By Nancy Tune
I am afraid my cancer will come back. I am afraid I will not be ready for it, that I will not behave gracefully as I die. That is not exactly right. I am afraid I will behave disgracefully as I die, especially if there is a lot of pain. There are cancer patients about whom people say, “She had a lot more pain than she let on.” I am afraid they will say about me, “She just didn’t deal with pain well. Not nearly as well as —— did.”
I am afraid my husband, whose advanced Parkinson’s has robbed him of his physical and mental well-being, will die. I am afraid my husband will not die, that we’ll go on like this forever, cobbling together our days and nights into a bearable routine, sometimes stumbling and failing and finding that we cannot bear it after all. I am afraid of realizing, over and over, that there is no alternative but to act as if we can bear it.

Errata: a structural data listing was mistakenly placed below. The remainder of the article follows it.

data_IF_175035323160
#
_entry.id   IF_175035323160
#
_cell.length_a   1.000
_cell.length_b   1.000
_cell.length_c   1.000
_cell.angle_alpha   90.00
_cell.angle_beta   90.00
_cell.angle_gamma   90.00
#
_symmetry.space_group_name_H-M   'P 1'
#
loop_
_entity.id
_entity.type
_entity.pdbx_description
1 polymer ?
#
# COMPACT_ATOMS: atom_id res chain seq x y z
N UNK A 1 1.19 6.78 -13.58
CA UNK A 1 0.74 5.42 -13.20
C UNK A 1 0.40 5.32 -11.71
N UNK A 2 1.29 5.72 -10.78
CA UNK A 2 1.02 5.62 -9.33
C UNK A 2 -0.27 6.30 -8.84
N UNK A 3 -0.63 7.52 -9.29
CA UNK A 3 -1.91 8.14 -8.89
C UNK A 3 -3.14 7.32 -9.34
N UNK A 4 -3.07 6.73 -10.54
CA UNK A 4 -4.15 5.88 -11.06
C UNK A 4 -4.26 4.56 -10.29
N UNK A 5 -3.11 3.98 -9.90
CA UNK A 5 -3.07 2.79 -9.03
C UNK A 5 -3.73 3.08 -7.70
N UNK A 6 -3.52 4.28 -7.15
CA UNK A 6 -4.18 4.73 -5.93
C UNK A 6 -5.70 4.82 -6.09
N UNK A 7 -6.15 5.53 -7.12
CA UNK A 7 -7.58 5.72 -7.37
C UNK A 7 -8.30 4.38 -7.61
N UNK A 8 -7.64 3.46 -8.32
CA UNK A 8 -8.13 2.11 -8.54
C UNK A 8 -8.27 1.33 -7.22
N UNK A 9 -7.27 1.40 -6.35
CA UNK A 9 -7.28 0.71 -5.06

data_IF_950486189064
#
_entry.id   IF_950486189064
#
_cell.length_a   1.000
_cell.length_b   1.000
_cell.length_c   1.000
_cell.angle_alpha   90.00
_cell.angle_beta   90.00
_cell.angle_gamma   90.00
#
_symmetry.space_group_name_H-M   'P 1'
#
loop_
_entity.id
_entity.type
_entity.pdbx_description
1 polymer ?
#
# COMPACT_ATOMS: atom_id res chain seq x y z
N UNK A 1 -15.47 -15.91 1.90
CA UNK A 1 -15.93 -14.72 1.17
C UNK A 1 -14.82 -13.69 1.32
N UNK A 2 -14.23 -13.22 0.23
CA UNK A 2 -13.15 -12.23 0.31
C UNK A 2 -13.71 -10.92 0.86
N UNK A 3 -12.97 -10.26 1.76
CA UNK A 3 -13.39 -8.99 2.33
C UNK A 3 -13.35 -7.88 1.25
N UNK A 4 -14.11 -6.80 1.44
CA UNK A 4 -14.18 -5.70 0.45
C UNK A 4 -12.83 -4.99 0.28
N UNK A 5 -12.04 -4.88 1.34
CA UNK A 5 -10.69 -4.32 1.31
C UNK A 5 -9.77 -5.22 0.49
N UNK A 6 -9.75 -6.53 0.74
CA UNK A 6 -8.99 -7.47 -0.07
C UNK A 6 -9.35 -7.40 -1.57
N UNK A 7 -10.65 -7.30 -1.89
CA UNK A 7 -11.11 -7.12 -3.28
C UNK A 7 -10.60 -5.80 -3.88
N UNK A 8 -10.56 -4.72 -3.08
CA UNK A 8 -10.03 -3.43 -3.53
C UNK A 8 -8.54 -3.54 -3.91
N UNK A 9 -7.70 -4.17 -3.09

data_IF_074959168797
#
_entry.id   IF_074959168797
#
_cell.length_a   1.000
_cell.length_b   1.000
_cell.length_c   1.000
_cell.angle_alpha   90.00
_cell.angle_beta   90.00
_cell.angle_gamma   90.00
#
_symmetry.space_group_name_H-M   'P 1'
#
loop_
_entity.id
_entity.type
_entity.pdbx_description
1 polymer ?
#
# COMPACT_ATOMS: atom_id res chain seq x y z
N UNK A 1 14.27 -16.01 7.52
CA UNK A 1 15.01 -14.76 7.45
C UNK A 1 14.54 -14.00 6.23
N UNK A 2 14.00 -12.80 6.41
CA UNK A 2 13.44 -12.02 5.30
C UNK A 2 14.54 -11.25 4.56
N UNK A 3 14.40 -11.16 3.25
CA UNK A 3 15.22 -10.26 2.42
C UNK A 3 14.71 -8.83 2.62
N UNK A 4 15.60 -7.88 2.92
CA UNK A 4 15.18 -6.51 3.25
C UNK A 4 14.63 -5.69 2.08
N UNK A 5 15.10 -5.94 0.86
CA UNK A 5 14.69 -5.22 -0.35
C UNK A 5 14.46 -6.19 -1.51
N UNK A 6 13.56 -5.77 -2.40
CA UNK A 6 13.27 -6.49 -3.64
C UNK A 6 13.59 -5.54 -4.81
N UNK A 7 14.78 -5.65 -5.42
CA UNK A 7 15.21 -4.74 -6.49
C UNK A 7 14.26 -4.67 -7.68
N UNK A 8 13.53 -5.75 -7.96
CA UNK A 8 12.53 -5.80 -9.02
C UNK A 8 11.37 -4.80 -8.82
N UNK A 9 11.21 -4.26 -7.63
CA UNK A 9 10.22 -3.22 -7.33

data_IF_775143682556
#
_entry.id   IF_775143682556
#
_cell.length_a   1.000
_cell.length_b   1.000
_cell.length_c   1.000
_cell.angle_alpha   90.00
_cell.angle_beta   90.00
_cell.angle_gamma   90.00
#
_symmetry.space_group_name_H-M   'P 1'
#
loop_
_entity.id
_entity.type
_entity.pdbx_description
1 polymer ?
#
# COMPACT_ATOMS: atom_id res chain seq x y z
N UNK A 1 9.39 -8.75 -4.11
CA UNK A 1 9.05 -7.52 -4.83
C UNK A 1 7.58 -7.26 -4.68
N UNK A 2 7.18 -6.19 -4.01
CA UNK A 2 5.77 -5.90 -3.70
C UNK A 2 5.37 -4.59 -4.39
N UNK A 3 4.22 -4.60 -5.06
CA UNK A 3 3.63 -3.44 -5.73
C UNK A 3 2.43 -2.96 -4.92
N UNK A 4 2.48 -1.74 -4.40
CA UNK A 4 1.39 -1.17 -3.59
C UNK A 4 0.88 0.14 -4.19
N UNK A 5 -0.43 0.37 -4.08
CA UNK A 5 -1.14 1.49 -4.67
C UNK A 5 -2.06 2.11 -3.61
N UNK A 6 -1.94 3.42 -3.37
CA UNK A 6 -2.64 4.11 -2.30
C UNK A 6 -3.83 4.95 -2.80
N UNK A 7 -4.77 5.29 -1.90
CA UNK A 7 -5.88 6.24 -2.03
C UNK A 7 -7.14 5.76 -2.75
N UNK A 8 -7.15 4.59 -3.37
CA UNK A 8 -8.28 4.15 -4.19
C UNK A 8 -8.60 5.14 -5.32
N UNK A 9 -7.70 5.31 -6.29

I am afraid I will never write again, or that I will write and write and never produce anything worthwhile. I am afraid I won’t have the energy to rewrite and rethink and make decisions about what I have already written. I am afraid other people will think that what I write is silly. I am more afraid, though, that when I am done, I will think that what I write is silly.
I used to be afraid that the plane would crash. Now that seems odd. What is a plane crash but freedom from the real fears? For me, it turns out, it’s not dying that scares me; it’s what happens as you run out of time.